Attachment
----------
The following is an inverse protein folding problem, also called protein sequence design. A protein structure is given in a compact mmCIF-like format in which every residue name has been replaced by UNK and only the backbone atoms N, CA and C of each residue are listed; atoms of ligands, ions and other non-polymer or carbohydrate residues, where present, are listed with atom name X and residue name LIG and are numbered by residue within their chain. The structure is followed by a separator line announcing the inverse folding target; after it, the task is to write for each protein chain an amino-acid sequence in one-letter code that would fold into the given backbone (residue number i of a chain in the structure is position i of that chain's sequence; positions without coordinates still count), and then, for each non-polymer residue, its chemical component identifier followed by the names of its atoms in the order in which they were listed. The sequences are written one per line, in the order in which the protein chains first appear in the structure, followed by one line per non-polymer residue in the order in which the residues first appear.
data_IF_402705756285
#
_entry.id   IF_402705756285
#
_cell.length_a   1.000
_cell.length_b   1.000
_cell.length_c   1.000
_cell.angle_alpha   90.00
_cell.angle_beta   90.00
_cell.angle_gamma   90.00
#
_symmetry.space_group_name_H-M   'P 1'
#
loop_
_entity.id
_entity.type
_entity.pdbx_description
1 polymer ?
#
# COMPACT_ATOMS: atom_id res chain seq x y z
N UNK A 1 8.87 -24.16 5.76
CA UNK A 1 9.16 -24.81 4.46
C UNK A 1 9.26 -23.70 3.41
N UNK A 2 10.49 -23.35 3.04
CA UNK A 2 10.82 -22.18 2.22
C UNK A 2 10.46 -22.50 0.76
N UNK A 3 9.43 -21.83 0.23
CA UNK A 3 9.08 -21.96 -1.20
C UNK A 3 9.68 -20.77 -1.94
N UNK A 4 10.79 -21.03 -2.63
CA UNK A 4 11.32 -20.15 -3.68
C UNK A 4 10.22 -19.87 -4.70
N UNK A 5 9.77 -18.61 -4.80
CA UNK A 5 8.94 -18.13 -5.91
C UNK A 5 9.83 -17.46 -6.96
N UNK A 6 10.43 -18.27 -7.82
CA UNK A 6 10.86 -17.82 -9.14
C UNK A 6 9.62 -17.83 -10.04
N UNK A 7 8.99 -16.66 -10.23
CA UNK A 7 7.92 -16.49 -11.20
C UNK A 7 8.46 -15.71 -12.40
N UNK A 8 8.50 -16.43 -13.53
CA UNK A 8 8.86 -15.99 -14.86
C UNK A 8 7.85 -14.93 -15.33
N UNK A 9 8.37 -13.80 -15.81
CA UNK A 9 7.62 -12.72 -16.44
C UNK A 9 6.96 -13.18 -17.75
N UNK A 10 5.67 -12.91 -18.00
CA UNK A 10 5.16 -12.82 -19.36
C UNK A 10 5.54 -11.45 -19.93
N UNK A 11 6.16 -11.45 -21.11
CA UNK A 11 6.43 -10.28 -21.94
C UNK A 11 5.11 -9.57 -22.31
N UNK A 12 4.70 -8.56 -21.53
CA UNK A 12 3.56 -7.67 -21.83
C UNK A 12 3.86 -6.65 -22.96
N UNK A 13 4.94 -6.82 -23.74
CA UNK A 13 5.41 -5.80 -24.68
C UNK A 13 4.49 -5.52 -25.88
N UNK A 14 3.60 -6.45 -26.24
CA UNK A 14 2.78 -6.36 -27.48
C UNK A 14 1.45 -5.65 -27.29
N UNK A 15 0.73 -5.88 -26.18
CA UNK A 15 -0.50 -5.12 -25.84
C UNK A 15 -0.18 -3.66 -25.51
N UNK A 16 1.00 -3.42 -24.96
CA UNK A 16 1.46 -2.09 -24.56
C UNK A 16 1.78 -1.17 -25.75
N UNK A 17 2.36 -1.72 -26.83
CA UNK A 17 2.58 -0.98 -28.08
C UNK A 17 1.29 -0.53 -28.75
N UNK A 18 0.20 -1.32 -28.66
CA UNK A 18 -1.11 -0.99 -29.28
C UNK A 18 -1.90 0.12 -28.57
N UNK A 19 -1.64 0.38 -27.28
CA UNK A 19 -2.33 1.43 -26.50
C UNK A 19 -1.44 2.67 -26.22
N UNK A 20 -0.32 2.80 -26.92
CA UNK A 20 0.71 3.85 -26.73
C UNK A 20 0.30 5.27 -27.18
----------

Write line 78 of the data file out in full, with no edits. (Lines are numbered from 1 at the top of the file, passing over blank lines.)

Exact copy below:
C UNK A 19 -1.44 2.67 -26.22